Bush: McCain could not stand 'bigots and swaggering despots'
© Getty

Former President George W. Bush praised Sen. John McCainJohn Sidney McCainMeghan McCain to produce 'Don't Sweat the Small Stuff' Lifetime movie starring Heather Locklear An August ultimatum: No recess until redistricting reform is done Meghan McCain on Pelosi, McCarthy fight: 'I think they're all bad' MORE's (R-Ariz.) disdain for authoritarian leaders on Saturday during a funeral service for the late senator at the Washington National Cathedral.

Bush told a crowd of various public figures and lawmakers that McCain, who died last week at the age of 81 from brain cancer, "detested the abuse of power" both at home and abroad.

ADVERTISEMENT

"Above all, John detested the abuse of power. He could not abide bigots and swaggering despots," Bush said before recounting a story from McCain's days at the U.S. Naval Academy in Annapolis, Md., where he will be buried Sunday.

"One friend from his Naval Academy days recalled how John, while a lowly plebe, reacted to seeing an upperclassman verbally abuse a steward. Against all tradition, he told the jerk to pick on someone his own size. It was a familiar refrain during his six decades of service," Bush said.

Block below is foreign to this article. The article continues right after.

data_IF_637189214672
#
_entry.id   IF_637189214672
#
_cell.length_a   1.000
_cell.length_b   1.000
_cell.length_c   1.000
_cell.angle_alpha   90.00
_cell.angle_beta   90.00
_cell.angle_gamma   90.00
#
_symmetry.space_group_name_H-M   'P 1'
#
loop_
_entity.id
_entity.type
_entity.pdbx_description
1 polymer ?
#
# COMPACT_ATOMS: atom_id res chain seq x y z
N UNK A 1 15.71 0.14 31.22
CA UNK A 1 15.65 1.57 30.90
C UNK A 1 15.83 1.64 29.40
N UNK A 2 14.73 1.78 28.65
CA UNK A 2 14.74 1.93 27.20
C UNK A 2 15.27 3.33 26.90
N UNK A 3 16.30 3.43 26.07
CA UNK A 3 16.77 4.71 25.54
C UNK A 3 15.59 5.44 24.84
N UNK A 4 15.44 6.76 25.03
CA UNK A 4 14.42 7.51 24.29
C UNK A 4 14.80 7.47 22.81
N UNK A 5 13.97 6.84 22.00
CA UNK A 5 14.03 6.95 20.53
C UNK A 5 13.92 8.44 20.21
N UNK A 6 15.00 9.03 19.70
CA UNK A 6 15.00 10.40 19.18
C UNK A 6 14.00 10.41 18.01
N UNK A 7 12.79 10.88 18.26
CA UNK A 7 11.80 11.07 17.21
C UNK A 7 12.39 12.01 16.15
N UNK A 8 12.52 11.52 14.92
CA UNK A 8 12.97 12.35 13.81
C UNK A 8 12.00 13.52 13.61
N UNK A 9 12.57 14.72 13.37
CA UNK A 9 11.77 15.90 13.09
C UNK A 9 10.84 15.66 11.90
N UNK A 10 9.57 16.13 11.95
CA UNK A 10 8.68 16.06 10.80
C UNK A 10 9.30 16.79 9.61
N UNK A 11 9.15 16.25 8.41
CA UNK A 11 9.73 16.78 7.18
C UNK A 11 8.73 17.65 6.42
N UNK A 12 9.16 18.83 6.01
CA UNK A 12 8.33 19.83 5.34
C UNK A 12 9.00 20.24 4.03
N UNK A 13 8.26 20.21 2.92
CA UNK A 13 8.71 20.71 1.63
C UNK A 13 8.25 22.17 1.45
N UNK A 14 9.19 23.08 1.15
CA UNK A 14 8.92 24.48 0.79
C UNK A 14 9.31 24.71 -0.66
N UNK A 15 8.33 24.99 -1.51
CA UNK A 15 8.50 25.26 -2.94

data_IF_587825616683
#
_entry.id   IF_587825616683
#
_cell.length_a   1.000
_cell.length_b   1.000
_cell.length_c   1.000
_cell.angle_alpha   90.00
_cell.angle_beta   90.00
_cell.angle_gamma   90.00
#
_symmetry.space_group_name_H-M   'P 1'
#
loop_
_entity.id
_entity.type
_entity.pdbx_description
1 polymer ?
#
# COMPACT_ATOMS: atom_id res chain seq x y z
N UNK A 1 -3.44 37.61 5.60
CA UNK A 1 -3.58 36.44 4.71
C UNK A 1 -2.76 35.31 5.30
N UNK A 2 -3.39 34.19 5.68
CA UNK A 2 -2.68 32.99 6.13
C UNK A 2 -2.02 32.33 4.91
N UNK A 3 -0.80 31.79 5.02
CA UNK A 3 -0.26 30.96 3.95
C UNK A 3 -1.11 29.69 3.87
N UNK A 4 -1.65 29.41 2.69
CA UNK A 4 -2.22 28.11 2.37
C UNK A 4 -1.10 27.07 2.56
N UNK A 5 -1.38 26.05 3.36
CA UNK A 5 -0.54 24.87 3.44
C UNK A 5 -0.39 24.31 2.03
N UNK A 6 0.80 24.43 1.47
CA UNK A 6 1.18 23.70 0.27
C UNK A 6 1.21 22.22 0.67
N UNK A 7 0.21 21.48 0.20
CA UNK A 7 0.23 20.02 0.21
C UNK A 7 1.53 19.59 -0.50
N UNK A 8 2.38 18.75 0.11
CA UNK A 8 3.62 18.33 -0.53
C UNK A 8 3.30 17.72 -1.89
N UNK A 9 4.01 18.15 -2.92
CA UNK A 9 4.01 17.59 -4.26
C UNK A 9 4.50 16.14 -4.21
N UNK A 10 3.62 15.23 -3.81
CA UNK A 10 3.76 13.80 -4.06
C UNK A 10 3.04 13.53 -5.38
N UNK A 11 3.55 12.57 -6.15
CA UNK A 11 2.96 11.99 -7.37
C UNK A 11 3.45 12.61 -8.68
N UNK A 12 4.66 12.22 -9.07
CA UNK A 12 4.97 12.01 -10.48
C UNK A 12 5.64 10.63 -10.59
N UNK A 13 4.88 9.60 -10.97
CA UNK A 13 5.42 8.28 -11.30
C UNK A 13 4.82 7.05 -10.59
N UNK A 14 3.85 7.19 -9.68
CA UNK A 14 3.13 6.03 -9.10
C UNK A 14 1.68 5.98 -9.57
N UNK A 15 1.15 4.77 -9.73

Bush continued in his eulogy, remembering McCain's honesty, even toward leaders in the White House, and his penchant for standing up for those without political power.

“There was something deep inside him that made him stand up for the little guy," Bush said. "He was honest no matter whom it offended. Presidents were not spared."

"He respected the dignity inherent in every life — a dignity that does not stop at borders and cannot be erased by dictators," the former president added.

Bush joined other top Republicans and Democrats, including former President Obama, on Saturday for McCain's memorial service alongside three former vice presidents.

President TrumpDonald TrumpFive takeaways from the Ohio special primaries Missouri Rep. Billy Long enters Senate GOP primary Trump-backed Mike Carey wins GOP primary in Ohio special election MORE, who bitterly battled with McCain during the 2016 campaign and his first year in office, was not invited, though his daughter Ivanka TrumpIvanka TrumpKushner launching investment firm in move away from politics: report Washington Post calls on Democrats to subpoena Kushner, Ivanka Trump, Meadows for testimony on Jan. 6 Jill Biden takes starring role at difficult Olympics MORE and son-in-law Jared KushnerJared Corey KushnerBlack community group loses bid to acquire downtown LA Mall despite highest offer Kushner launching investment firm in move away from politics: report Washington Post calls on Democrats to subpoena Kushner, Ivanka Trump, Meadows for testimony on Jan. 6 MORE attended the service.